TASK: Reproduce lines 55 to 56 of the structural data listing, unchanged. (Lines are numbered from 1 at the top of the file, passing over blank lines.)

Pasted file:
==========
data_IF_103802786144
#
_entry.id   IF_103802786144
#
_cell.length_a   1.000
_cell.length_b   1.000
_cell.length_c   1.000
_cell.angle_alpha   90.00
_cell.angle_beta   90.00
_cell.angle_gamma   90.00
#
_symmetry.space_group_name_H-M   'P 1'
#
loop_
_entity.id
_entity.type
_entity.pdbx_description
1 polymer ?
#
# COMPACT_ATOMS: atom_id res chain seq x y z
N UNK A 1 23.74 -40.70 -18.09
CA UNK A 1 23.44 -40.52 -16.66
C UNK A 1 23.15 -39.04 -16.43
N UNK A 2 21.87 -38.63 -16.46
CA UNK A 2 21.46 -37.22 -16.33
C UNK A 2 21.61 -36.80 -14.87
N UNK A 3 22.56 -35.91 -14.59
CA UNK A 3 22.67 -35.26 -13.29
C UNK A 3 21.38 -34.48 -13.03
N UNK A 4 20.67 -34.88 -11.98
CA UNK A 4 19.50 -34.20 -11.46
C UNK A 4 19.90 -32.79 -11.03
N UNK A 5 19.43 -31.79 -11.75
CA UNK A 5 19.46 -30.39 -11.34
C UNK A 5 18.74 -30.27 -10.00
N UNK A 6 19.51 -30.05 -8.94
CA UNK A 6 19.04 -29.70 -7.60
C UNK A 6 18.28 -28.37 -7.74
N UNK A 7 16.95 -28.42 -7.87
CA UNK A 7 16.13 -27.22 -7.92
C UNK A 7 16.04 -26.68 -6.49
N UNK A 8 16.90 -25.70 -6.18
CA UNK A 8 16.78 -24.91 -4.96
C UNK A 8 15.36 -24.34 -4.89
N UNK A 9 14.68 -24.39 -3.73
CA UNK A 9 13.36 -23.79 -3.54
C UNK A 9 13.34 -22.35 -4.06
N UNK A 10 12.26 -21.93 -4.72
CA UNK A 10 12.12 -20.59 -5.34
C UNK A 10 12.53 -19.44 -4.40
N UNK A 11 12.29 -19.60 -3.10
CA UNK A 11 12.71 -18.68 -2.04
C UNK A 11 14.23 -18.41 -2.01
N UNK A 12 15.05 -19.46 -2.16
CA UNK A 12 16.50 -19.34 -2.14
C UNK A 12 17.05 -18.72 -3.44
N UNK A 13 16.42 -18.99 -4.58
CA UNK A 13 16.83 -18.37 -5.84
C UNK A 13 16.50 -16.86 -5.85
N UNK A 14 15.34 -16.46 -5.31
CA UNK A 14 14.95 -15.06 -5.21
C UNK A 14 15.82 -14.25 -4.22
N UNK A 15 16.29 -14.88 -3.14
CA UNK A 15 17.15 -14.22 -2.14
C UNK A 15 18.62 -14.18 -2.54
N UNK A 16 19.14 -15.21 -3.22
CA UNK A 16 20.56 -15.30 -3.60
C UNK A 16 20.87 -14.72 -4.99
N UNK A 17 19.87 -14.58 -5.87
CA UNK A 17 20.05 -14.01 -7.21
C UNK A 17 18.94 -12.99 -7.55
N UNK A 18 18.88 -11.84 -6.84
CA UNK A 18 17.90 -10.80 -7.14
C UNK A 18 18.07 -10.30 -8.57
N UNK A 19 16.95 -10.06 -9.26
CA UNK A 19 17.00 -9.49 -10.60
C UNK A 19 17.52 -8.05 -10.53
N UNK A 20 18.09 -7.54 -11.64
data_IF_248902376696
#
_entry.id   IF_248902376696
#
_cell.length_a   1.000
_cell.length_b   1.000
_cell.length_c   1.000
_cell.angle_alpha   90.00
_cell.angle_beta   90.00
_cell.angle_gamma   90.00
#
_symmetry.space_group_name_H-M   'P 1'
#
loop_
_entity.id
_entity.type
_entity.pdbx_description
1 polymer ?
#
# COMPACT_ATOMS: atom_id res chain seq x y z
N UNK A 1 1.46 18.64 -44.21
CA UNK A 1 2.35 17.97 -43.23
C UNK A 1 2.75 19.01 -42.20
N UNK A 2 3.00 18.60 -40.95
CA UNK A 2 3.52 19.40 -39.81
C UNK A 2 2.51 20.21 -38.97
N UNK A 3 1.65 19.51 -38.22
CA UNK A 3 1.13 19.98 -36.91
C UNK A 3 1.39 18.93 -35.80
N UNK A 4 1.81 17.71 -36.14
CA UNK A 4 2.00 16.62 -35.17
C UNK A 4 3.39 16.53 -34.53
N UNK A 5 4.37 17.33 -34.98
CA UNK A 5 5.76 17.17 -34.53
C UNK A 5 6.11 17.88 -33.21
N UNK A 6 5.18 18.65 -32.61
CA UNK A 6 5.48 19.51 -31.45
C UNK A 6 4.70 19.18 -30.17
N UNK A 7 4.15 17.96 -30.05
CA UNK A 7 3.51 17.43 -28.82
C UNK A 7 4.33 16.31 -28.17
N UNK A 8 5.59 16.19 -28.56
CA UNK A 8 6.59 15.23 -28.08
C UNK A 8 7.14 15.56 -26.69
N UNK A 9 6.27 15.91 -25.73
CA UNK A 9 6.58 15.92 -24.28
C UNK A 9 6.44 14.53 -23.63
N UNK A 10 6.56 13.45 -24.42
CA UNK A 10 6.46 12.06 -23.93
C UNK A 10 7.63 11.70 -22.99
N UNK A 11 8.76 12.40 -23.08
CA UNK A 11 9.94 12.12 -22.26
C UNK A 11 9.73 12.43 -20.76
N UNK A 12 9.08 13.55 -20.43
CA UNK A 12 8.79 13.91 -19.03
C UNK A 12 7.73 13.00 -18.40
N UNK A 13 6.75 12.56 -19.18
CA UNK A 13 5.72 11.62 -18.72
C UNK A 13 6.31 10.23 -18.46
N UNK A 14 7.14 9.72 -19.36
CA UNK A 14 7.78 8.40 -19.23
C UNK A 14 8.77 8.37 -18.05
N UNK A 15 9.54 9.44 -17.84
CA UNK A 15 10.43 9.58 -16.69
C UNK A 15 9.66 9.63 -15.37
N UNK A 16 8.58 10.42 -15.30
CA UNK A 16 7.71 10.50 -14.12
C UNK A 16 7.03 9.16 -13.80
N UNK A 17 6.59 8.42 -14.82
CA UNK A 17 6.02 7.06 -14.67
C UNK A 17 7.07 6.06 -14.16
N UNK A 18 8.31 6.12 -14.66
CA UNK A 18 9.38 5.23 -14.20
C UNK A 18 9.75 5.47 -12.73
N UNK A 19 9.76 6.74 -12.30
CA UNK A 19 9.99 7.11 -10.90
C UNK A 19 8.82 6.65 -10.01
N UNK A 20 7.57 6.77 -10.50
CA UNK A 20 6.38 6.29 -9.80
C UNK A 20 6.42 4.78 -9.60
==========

CA UNK A 12 16.50 -19.34 -2.14
C UNK A 12 17.05 -18.72 -3.44